By Jeff Merrill
It used to be that those who wanted to cruise the Great Loop were restricted to smaller down-east style boats that would have an easy time dealing with the low bridges along the route’s way. But surprisingly, some larger Nordhavns have already made the trip (including two 40s and a 62) and now a Nordhavn 47 is poised to follow in their wakes.
Mike and Carol Gordon bought their 47 for just this type of inland waterway adventure. They wanted to be able to cruise the Great Loop in the comfort, style and safety of their Nordhavn. So after getting together with their salesman, Jeff Merrill, and project manager, Dave Harlow, the first Nordhavn 47 designed from the start to sail under low clearances was born.
In their attempt to create a boat that could accommodate their cruising plans, what the Gordons really did was turn out one of the most versatile Nordhavns in PAE history. Hull number 22, Evelyn J, (named for Carol’s mother) is so innovative that it really is as at home in the salty Atlantic Ocean as it is in the freshwater of the Great Lakes.
How is this possible? Noticeably, the most important breakthrough feature of Evelyn J is a self-lowering mast and dry stack exhaust package. The Great Loop is a “circumnavigation” if you will, of the East Coast and Mid-western waters of the U.S. including the Hudson River, Great Lakes, Mississippi River, Tennessee-Tombigbee Waterway and Gulf of Mexico. Along this popular scenic adventure’s route is a bridge in Chicago that requires you to squeeze under a 19-foot bridge. Other fixed bridge clearances are key to the trip and before signing on the dotted line Mike and Jeff measured several 47 flybridge hulls to make sure he’d be able to make it under this lowest “bottleneck” bridge. (A standard Nordhavn 47 measures about 30 feet from waterline to the top of the mast.)
Typical of Great Loop cruisers who want to take their time and explore the areas they cruise through, the trip requires many stops at unfamiliar marinas with unusual docking situations. Evelyn J is the first 47 to feature the new Lugger electronically controlled main engine. They also added a Sidepower stern thruster that has already proven quite helpful when Mike has been forced to “parallel park” into hard to reach or out of the way slips.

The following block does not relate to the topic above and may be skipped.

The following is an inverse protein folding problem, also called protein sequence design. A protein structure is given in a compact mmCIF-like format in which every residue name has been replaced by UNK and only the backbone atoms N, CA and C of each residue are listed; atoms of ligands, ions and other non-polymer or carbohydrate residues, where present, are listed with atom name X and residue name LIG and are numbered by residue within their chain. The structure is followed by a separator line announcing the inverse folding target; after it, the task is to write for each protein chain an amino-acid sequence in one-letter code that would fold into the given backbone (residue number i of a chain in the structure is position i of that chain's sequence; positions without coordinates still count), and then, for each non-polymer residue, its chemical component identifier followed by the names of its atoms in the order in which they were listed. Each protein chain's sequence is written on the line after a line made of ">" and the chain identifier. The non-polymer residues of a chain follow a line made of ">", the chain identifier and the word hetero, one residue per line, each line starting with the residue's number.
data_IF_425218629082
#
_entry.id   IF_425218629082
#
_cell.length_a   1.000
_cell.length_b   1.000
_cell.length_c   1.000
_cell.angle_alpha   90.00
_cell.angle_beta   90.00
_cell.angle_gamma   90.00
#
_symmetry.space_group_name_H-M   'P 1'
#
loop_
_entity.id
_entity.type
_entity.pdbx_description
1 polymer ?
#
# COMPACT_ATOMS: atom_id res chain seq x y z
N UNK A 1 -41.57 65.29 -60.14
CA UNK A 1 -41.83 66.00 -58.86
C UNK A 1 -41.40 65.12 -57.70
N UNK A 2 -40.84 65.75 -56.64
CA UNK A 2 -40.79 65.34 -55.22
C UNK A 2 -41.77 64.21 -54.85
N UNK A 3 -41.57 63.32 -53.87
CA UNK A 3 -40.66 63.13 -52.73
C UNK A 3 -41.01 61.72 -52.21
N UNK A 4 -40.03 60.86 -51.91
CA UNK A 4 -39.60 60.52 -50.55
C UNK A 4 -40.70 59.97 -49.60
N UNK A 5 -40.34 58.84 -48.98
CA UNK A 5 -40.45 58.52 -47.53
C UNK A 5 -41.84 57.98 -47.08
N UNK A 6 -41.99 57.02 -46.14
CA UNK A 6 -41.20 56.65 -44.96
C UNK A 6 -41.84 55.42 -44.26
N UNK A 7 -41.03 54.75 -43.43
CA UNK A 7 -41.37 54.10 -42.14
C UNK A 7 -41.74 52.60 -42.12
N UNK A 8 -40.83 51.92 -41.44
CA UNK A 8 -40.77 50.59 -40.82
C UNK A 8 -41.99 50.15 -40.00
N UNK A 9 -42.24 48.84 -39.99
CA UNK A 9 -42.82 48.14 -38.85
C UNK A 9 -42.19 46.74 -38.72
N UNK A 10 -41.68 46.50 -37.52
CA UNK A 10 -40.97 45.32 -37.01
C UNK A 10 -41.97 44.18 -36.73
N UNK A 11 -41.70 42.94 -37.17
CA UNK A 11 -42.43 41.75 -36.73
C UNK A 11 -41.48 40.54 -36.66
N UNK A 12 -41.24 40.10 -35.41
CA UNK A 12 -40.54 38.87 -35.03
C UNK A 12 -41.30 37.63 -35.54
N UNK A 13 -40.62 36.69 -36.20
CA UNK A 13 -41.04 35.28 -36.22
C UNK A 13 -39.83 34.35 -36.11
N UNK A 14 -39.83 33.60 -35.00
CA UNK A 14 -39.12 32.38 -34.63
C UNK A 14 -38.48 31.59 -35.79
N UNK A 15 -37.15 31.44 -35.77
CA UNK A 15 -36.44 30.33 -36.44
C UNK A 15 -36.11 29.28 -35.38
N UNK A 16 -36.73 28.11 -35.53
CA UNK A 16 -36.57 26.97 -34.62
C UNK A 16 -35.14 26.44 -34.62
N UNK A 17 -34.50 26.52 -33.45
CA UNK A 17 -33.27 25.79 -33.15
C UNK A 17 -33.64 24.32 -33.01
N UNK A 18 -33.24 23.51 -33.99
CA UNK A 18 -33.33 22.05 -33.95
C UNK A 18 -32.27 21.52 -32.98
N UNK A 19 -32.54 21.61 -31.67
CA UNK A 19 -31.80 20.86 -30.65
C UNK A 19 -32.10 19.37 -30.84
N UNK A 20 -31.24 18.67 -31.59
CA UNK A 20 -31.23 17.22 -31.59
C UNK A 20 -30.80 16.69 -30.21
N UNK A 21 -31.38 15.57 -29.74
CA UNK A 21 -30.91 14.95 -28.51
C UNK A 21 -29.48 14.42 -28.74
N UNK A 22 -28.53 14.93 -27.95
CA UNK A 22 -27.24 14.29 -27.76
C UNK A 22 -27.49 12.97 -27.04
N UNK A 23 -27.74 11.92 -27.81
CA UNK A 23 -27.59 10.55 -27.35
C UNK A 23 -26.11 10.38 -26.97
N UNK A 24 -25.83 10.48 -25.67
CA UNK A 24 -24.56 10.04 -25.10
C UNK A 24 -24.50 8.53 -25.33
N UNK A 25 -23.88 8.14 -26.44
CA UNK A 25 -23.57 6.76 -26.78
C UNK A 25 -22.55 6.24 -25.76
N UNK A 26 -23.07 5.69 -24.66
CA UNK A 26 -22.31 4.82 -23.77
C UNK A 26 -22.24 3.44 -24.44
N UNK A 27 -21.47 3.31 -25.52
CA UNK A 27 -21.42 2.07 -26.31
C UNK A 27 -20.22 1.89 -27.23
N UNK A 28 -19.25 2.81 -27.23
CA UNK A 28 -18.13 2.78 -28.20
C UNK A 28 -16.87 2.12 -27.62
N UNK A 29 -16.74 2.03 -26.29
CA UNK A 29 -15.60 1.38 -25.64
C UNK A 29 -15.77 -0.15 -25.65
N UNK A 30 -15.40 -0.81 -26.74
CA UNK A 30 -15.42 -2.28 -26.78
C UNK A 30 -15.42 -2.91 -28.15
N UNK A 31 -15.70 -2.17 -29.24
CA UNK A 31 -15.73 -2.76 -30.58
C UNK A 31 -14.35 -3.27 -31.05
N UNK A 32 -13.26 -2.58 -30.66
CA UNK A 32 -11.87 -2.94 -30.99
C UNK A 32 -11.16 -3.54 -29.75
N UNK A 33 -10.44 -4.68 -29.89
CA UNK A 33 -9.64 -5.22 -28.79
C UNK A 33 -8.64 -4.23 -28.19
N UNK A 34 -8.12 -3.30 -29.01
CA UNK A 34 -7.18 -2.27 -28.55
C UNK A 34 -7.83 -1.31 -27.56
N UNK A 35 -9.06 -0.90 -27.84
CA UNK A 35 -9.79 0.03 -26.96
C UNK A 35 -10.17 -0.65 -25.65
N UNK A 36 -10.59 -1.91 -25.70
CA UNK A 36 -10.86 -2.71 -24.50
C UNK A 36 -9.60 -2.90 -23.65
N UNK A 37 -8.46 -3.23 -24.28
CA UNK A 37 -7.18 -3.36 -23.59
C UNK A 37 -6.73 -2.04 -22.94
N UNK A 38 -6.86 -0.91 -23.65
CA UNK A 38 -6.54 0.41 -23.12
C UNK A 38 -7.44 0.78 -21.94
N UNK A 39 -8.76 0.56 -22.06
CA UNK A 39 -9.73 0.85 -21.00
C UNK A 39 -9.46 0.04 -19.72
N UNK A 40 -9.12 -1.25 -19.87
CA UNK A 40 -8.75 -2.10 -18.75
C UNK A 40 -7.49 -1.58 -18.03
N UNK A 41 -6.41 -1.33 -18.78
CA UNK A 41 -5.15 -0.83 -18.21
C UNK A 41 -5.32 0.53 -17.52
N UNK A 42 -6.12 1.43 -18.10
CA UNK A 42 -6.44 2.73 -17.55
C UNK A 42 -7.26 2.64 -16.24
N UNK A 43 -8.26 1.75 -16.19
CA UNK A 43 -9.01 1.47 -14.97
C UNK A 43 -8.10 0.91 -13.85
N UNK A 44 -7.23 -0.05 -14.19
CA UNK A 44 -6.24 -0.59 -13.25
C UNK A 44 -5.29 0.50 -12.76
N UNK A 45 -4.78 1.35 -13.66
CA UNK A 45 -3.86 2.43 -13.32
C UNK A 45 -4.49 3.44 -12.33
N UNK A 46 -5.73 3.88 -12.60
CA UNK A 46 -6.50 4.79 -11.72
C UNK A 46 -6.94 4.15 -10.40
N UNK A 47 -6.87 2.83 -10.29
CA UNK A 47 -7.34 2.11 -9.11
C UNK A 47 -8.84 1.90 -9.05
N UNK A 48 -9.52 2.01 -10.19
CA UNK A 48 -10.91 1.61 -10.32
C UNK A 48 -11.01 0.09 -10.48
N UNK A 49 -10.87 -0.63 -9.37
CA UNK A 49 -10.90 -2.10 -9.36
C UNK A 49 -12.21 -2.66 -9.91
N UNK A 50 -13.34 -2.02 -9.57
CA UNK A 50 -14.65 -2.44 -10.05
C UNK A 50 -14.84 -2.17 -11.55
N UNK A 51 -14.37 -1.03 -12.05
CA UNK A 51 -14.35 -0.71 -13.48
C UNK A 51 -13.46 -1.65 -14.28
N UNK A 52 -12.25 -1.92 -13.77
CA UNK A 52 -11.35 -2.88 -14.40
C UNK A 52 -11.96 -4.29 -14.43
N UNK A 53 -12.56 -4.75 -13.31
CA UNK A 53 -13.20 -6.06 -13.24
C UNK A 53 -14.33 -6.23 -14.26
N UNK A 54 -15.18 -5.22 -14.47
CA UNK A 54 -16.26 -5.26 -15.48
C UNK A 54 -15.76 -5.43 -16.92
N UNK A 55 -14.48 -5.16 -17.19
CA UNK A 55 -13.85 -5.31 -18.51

Further illustrating its dual capabilities of local and offshore cruising is the choice of Glendinning controls. Evelyn J has three steering sections (wheelhouse, flybridge and cockpit) so having dependable electronic shifting is key. One of the most impressive features of the Glendinning system is that it has a built-in mechanical back up shift – so if you have a problem with electricity or power on your main controls you can switch over without missing a beat. And this is handy no matter what waters you are traversing.
For the Gordons, almost as important as equipping Evelyn J with the necessary components to make it robust and capable of lake cruising, was their need for comfort and stylish surroundings. This includes granite not only in the galley and heads, but also on all horizontal surfaces such as desktops.
The galley in the 47s already rivals gourmet kitchens in the finest homes and the Gordons took theirs one step further by installing an all-propane GE stove and oven for fabulous meals underway or at anchor.
The Gordons have a wonderful boat and are well underway on their dream cruise. Things got off to a great start with a 12-day shake down trek from Stuart, Florida, to their home in Alabama that took them through the Okeechobee, Intercoastal Waterway and Gulf of Mexico. It prepped them well for the Great Loop adventure and they are currently poised at the bottom of Lake Michigan getting ready for the limbo dance in Chicago. After dreaming and conceiving and now, realizing, this boat, the Gordons are enjoying a leisurely pace and stopping to smell the roses!
Jeff Merrill is a salesman in our West Coast office. He can be reached at firstname.lastname@example.org.